The playwright's opening remarks on the occasion of the first performance of Queen Elizabeth I to a sold out house in Santa Fe, New Mexico, February 17, 2001.
My Lords and Ladies:
Queen Elizabeth I is in many respects respectable history. The Queen was 25, the year was 1559, and she had been on the throne of England for less than four months when we begin. She was very young, in a kingdom fragmented and torn by religious and dynastic upheaval. Her counselors were, indeed, by the names of Norfolk and Canterbury and Cecil. Edward Courtenay did exist and was a love interest of Elizabeth's but his timing is uncertain. Robert Lord Dudley was also a love interest and later became the Earl of Leicester, but at this time was known primarily as in the line of the house of Warwick. He gets into a considerable amount of trouble. The love and the monologues are about as accurate as Romeo and Juliet or As You Like It. The characters Falsteare, Helen, and the Duchess have been made up. Shakespeare did this sort of thing with his histories. Every three or four hundred years a playwright comes along who is authorized to do this.
Now the wider origins of this play.
At the time Elizabeth I came to the throne of England, in November1558, the legal, political and religious subordination of women was moreor less complete and the situation had been embedded for 2,500 years.There were no laws in Elizabeth's' day guaranteeing the right of women to enter university, serve on juries, receive equal pay for equal work,to sue a husband for rape, or even to appear as actors in the theatre.
If one traces the female condition backwards through the witch burnings to Roman times and then to the ancient Greeks, all the way,that is, to the ceremonies outside Athens in the 6th Century BC we find that women's rituals, especially celebrations of passion were conducted in secret. One is tempted to conclude, therefore, that suppression of this part of a woman's experience has been the way in the West for 2500years.
But if one traces even further, back yet another 1,000 years, the trail leads to ancient Crete and the Island of Thera and here we find something startling. Archeologists have uncovered no art, no pottery, no wall paintings, no seal rings from ancient Crete that clearly and decisively show any male god, or any king or list of kings, but we have found extensive evidence that women were honored. They are portrayed in ceremony and in dance, singing, reveling, in glorious color, in ecstasy,and in the center.
We do not call this matriarchy because we do not know. But we can be absolutely safe in saying that the sheer numbers of representations, the paintings, the ceremonial women, far, far outnumber the men. And thereis not one picture of any woman being dragged by the hair, or speared.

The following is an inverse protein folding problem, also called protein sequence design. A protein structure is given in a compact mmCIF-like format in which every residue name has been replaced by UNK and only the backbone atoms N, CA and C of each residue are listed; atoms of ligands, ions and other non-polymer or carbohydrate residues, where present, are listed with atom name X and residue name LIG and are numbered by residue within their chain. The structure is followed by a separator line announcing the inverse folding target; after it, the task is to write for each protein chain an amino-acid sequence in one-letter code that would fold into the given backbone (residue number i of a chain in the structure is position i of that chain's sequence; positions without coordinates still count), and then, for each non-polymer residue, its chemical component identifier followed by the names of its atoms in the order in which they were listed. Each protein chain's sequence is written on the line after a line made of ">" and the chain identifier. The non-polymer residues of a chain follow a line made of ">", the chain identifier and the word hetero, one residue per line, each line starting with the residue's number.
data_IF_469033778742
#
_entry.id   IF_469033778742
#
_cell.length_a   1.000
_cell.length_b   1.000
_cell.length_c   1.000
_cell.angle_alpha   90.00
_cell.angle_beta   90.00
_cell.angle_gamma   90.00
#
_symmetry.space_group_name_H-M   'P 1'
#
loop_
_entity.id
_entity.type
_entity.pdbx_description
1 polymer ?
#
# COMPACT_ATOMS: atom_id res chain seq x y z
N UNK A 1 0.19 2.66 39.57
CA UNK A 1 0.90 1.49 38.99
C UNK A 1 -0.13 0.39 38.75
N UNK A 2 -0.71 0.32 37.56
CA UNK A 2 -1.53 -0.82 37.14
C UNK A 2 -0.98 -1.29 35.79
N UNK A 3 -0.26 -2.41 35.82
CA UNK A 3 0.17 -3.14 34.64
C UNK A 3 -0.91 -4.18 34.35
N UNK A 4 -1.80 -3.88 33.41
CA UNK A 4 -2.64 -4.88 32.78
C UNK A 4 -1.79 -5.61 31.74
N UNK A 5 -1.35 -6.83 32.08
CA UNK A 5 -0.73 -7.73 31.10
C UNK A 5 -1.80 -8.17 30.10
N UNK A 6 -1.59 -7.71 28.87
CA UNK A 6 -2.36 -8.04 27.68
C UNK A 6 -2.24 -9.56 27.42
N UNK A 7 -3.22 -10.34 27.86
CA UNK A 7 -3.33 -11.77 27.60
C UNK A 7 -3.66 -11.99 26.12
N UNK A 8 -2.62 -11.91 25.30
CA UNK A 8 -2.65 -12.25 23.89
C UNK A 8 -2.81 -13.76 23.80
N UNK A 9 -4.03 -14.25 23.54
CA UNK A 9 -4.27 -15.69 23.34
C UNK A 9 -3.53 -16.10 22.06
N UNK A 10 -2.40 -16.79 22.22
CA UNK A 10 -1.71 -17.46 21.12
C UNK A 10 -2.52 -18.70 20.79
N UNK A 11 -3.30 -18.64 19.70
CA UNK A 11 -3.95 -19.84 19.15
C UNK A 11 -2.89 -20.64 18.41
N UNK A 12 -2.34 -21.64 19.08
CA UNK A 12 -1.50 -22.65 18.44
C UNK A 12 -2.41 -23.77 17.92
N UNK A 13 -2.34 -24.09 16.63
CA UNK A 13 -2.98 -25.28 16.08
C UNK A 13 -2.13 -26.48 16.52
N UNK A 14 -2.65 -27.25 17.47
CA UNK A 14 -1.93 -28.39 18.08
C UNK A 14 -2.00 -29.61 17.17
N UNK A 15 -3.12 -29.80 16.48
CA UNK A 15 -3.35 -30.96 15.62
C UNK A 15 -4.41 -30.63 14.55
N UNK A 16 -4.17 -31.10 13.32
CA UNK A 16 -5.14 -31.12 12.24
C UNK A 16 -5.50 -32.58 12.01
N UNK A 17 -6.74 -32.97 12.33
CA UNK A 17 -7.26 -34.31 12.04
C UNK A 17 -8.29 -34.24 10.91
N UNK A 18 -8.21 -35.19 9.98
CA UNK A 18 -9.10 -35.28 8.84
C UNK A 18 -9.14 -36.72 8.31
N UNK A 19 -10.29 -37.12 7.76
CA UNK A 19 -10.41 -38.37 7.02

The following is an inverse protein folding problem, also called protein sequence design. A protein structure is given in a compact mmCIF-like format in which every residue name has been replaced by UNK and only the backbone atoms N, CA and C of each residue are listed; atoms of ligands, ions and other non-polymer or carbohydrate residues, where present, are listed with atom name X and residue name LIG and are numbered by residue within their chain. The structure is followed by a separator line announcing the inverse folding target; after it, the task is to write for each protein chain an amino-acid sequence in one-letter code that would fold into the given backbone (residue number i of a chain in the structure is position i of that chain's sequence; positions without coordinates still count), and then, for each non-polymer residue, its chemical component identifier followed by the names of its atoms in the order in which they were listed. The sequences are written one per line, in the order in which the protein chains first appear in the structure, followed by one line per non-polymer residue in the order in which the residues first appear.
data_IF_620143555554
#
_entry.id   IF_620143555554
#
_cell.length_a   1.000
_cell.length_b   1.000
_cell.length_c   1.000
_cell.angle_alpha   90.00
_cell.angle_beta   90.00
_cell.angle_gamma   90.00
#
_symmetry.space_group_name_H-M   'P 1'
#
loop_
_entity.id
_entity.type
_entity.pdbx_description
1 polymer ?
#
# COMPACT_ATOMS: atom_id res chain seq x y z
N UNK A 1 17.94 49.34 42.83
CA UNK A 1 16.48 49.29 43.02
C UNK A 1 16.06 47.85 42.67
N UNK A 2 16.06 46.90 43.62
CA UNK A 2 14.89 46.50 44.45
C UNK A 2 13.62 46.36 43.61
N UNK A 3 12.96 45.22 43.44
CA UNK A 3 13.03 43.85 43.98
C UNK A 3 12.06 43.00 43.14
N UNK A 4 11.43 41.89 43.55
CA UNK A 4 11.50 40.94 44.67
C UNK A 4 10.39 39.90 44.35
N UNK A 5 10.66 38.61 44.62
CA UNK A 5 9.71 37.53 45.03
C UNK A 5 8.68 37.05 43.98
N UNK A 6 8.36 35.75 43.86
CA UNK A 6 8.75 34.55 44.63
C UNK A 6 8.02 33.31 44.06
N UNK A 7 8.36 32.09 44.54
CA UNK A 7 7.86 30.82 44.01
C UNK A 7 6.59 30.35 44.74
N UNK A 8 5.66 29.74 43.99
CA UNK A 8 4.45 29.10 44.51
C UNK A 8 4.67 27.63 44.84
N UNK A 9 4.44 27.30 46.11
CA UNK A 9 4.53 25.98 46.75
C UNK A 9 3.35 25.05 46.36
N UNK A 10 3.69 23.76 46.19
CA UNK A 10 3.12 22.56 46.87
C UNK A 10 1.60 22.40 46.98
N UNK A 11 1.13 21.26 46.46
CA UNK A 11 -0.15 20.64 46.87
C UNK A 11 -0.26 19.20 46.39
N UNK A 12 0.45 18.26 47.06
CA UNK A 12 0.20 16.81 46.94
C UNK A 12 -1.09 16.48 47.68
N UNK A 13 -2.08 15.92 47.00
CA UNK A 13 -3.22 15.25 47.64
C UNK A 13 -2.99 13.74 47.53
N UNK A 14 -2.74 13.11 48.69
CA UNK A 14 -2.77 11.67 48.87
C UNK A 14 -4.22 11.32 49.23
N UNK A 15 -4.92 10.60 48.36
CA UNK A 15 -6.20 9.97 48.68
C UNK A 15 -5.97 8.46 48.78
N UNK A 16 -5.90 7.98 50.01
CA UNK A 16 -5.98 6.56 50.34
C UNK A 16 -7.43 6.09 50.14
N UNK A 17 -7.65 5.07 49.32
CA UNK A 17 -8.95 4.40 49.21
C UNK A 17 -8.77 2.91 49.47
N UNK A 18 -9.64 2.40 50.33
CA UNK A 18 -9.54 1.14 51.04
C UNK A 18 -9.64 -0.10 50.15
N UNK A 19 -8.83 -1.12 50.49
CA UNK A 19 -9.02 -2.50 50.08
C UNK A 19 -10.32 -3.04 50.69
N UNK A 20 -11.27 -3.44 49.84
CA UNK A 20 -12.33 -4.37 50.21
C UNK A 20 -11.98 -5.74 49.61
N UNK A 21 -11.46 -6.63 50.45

The pictures of the spearing and dragging by the hair, the stories of the Amazon women, the women of Troy, the killing and trading of women as chattel slaves begin sometime after the Cretan civilization, or that is,sometime after about 1450BC. From then on, the pots and shards, the stories and the heroes in remarkable number gain their fame by conquering societies of women, or societies in which women's passion wasunbridled. These were the Trojan Women, the Philistines, Delilah'sbunch, and Calypso's, and the women of Lesbos, Samos, and Chios.
One of the Greek myths is of a certain king Cecrops of whom it was said that he founded the institution of monogamous patriarchal marriage.Before Cecrops, monogamous marriage was, according to the Greeks themselves, unlikely. Scholars today generally agree. Chastity and emotional sobriety for women was instituted at a point in time—the time of Cecrops—and it was some time after the fabulous wall paintings ofthe women of Crete and on the Island of Thera.
Approximately coincident with Cecrops and monogamy for women, we get the poets Homer, Hesiod and the author of Genesis. Here in these texts women are dramatically subordinated to men and no longer at the center and those women to be feared are passionate women, the women to be praised are those who, like Penelope, wait circumspectly for husbands and who are married.
Homer, Hesiod, and Genesis are the literature of the patriarchs and this means not only patriarchy, as in kings, but patrilineal descent. Patrilineal descent, I believe, is the key to the condition of women in western society right down to modern times. We could not have widespread female passionate freedom and have patrilineal descent. So there was a cultural shift, and it seems to have come dramatically over a period ofmore or less seven hundred years between 1500 and 800BC. It is signaled,again, by the Greek myths. The Greeks told us what they were doing.
The goddess Athene was allowed to become the patron of Athens if she would give up the idea of matrilineal descent. If property comes down through the mother's line it is easy to trace because mothers always know their own children. They do not have to guess. Men cannot be so sure. Patrilineal descent, that is, descent through the line of sons,can only be maintained if women are married and monogamous. If women are emotionally and passionately free, patriliny is simply impossible.Patriarchy is impossible.